Izard County Arkansas Genealogy Trails









--A large number of the voters of Izard County want La Crosse for the county seat.
--Diphtheria is prevalent in Izard and Independence Counties.  Several deaths are reported.
--Source:  LITTLE ROCK DAILY REPUBLICAN, Sept. 2, 1873, contributed by Frances Cooley.

Condensed State News 1873-10-15; Paper: Morning Republican, published as: Little Rock Daily Republican
Ella H Patterson, an interesting young lady of Batesville, died on the 3rd inst.

Condensed State News) Date: 1874-05-08 Morning Republican, published as: Little Rock Daily Republican
Joe E. Jordan, an old and respected citizen of Camden, died recently.
Dr. Harvey, of Clarksville, recently committed suicide by taking laudanum.
A blow from the fist of one man killed another in Claredon, the other day.
L. M. Sayer, of Ausuta and Miss Mollie Yarborough were married on the 29th ult.
W. B. Ruddell, of Batesville, was seriously burned the other night by the explosion of a coal-oil lamp.
Mr. Edwin Greene, county clerk of Johnson County, and Miss Sallie Pitner, Ozark, were married on the 26th ultimo.
--contributed by Mary Lafferty Wilson

A Minister Was Lynched in Arkansas, 1881-04-21 Paper: Wheeling Register
St. Louis, April 20. A special from Little Rock to the Republican says: Information has been received from Izard County of the finding of the dead body of Rev. Robert Matlock last week, for the murder of Thomas Miller, last August. Matlock was acquitted and left the town secretly, as threats had been made to lynch him. The friends of the murdered man have been in pursuit of Matlock since his acquittal, determined to avenge Miller's death. It appears they have succeded. Matlock created considerable excitement in Central Arkansas a year ago, being then engaged with others in conducting a new religious reformation. It is alleged that several murders resulted from these men's teachings, one of their articles of faith being that the shedding of human blood was necessary to appease an offended God. These murders were supplemented by a series of lynchings, which eventually checked the further progress of the religious frenzy.
--contributed by Mary Lafferty Wilson

World's Oldest Preacher Died in Arkansas 1907-03-03; Fort Worth Star-Telegram, published as: The Fort Worth Telegram Little Rock, Ark, March 2..The Rev George Brinsfield, said to be the oldest preaher in the world, died at the home of his son-in-law, Thomas Cankey, near Huron, Izard county, at the age of 108. Mrs Brinsfield was a local Methodist preacher and a remarkable character. He came to Arkansas eighty-four years ago from Alabama. He always attended the conference of his church, and at the age of 100 walked to Batesville a distance of fifty miles, to attend the conference at that place. He was born in Guildford county, North Carolina May 16, 1799. In 1818 he married Miss Charity Skipper and of their union six children were born. After her death he married again and eight children were born to his second wife. He had fifty grandchildren, eighty-sever great grandchildren and twelve great great grandchildren.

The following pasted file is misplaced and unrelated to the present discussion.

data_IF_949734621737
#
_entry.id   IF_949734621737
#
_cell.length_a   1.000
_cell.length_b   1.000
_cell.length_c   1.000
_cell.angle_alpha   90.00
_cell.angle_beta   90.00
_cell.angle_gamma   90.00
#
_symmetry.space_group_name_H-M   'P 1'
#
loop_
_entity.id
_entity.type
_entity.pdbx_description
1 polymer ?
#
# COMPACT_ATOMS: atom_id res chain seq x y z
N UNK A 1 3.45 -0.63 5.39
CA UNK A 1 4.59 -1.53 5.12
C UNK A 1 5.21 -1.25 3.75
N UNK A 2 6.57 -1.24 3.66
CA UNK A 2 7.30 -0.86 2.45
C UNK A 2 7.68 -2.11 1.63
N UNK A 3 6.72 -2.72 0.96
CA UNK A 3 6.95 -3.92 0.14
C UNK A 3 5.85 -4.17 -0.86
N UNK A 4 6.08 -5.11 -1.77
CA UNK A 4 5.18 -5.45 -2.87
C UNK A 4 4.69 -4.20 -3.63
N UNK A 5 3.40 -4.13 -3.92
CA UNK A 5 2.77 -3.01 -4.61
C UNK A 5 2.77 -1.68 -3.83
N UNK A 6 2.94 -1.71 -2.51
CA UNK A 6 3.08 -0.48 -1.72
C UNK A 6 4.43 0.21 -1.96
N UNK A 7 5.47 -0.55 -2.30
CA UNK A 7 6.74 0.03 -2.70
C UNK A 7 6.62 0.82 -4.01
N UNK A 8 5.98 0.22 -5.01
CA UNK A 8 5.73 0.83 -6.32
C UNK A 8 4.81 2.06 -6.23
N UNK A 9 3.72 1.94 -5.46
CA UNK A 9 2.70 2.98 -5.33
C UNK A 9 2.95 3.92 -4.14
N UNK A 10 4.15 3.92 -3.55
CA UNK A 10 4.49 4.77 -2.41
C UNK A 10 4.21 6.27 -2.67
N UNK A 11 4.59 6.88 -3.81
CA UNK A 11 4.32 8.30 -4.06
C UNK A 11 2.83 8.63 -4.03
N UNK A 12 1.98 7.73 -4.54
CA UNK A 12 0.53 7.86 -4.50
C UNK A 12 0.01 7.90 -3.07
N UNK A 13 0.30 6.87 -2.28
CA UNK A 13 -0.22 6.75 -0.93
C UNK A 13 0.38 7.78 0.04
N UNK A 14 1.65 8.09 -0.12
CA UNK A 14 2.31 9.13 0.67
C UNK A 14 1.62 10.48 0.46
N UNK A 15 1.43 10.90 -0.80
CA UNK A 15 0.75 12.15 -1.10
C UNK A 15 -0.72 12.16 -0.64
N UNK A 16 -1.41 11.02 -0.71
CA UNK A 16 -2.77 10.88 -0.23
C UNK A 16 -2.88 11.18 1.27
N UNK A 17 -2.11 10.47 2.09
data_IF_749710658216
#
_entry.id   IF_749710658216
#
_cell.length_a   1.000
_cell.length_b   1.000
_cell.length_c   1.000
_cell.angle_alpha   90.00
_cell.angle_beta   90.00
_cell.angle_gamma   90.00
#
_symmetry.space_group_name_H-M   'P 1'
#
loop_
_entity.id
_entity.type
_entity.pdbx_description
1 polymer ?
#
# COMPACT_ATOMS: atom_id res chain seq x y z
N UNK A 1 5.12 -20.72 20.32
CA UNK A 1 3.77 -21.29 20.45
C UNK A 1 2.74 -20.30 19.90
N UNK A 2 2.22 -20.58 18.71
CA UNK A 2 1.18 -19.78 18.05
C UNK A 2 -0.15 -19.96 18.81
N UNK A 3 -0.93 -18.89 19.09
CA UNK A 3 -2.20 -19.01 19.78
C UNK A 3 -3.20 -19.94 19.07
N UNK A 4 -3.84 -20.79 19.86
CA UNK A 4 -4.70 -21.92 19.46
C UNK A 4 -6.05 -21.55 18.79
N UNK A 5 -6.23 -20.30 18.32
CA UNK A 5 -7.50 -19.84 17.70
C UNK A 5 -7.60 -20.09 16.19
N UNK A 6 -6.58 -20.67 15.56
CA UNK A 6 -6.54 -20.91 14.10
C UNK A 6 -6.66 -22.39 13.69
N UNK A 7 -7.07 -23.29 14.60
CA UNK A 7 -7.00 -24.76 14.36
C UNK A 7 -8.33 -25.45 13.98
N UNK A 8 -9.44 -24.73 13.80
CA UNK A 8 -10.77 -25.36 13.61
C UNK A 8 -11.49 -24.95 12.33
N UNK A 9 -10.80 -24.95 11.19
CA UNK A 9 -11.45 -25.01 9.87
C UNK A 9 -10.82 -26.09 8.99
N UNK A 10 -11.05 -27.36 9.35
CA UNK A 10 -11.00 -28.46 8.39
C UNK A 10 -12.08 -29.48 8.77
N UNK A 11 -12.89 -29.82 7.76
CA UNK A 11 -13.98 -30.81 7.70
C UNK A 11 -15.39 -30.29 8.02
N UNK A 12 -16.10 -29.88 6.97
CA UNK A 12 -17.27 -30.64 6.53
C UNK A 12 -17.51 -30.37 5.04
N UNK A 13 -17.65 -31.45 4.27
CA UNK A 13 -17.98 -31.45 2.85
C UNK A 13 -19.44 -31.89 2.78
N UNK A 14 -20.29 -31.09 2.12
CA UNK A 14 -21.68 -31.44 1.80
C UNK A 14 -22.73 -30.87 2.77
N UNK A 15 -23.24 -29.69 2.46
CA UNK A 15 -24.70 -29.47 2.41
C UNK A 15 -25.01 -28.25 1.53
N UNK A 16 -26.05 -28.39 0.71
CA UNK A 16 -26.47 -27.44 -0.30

--contributed by Mary Lafferty Wilson

Children Eat Onions and Die, Izard County, Arkansas, 1909-02-21; Paper: Fort Worth Star-Telegram --
Children of Izard County, Arkansas are poisoned; two dead. Calico Rock, Ark, Feb 20, 1909
Children of Jame Meisenheibers and Mr Gibson near, Newburn, Izard County, were poisoned today by eating wild onions. Meisenheimers litte girl and a child of Gibson are dead and others are in critical condition________
--contributed by Mary Lafferty Wilson

Bullock Bros. have installed a telephone bracket plant at Calico Rock.  
--Source:  The Lumber Trade Association, 1916; contributed by Tina Easley.

Four Dead, Score Hurt as Tornadoes Ravages Arkansas 1933-05-15; Dallas Morning News
Batesville, Arkansas. May 14
Four persons were known to have been killed, nearly a score were injured and much property damage by a tornado that cut a narrow path through two North Arkansas Counties late Saturday night. The little town of Franklin, thirty-five miles north of here in Izard County, was almost swept away. Two person were left dead and about a dozen hurt, two critically. Scarcely a house or business building in the town was left standing. Farther east the tornado struck a farming section near Pochahontas in Randolph County, Killing two persons and injuring five. The dead at Franklin were Tom W. Simpson, 65, cashier of the bank, and Pet Gaston, 28, and at Pocahantas Mrs. W. L. Crown 50, and her son, Ambrose 19. Four of those injured at Franklin were brought to a hospital at Mount Pleasant, near Franklin and one was said to be in critical condition. The injured at Pocahontas are W. L. Crown, whose wife was killed, their 10-year-old son, Lennie; Mr and Mrs Jasper Gates and a man named Privet. The Crown boy was hurt seriously. Twenty miles north of Pocahontas the storm struck the little town of Dalton, wrecking one house and damaging a few others.
--contributed by Mary Lafferty Wilson

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